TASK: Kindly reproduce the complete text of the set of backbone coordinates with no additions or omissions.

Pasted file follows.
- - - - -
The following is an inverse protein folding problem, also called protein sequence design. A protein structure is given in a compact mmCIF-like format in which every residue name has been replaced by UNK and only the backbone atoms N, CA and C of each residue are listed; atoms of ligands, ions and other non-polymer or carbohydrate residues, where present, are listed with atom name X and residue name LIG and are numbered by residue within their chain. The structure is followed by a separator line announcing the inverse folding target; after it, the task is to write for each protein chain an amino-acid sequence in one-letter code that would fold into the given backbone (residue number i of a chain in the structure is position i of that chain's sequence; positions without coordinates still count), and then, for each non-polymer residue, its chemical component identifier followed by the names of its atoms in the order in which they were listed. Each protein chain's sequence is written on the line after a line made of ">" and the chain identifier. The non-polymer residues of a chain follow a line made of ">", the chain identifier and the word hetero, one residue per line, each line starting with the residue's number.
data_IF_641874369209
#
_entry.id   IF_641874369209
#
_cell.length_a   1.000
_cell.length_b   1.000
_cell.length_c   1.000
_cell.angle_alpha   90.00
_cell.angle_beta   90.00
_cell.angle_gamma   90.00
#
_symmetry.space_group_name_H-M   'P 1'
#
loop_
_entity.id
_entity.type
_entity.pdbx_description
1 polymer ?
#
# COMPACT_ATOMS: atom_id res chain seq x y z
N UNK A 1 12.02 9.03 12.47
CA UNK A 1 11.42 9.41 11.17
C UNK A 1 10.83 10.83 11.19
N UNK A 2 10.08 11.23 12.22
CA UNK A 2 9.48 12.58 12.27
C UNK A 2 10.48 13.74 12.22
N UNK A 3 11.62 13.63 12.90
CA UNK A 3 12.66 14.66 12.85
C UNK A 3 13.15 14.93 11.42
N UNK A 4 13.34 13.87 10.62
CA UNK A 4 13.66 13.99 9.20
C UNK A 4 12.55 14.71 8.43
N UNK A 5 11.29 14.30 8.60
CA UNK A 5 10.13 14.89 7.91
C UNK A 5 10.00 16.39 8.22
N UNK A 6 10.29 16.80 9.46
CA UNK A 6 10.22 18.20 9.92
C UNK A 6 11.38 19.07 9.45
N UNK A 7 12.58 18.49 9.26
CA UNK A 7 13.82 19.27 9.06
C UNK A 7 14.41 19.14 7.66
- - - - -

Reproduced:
The following is an inverse protein folding problem, also called protein sequence design. A protein structure is given in a compact mmCIF-like format in which every residue name has been replaced by UNK and only the backbone atoms N, CA and C of each residue are listed; atoms of ligands, ions and other non-polymer or carbohydrate residues, where present, are listed with atom name X and residue name LIG and are numbered by residue within their chain. The structure is followed by a separator line announcing the inverse folding target; after it, the task is to write for each protein chain an amino-acid sequence in one-letter code that would fold into the given backbone (residue number i of a chain in the structure is position i of that chain's sequence; positions without coordinates still count), and then, for each non-polymer residue, its chemical component identifier followed by the names of its atoms in the order in which they were listed. Each protein chain's sequence is written on the line after a line made of ">" and the chain identifier. The non-polymer residues of a chain follow a line made of ">", the chain identifier and the word hetero, one residue per line, each line starting with the residue's number.
data_IF_641874369209
#
_entry.id   IF_641874369209
#
_cell.length_a   1.000
_cell.length_b   1.000
_cell.length_c   1.000
_cell.angle_alpha   90.00
_cell.angle_beta   90.00
_cell.angle_gamma   90.00
#
_symmetry.space_group_name_H-M   'P 1'
#
loop_
_entity.id
_entity.type
_entity.pdbx_description
1 polymer ?
#
# COMPACT_ATOMS: atom_id res chain seq x y z
N UNK A 1 12.02 9.03 12.47
CA UNK A 1 11.42 9.41 11.17
C UNK A 1 10.83 10.83 11.19
N UNK A 2 10.08 11.23 12.22
CA UNK A 2 9.48 12.58 12.27
C UNK A 2 10.48 13.74 12.22
N UNK A 3 11.62 13.63 12.90
CA UNK A 3 12.66 14.66 12.85
C UNK A 3 13.15 14.93 11.42
N UNK A 4 13.34 13.87 10.62
CA UNK A 4 13.66 13.99 9.20
C UNK A 4 12.55 14.71 8.43
N UNK A 5 11.29 14.30 8.60
CA UNK A 5 10.13 14.89 7.91
C UNK A 5 10.00 16.39 8.22
N UNK A 6 10.29 16.80 9.46
CA UNK A 6 10.22 18.20 9.92
C UNK A 6 11.38 19.07 9.45
N UNK A 7 12.58 18.49 9.26
CA UNK A 7 13.82 19.27 9.06
C UNK A 7 14.41 19.14 7.66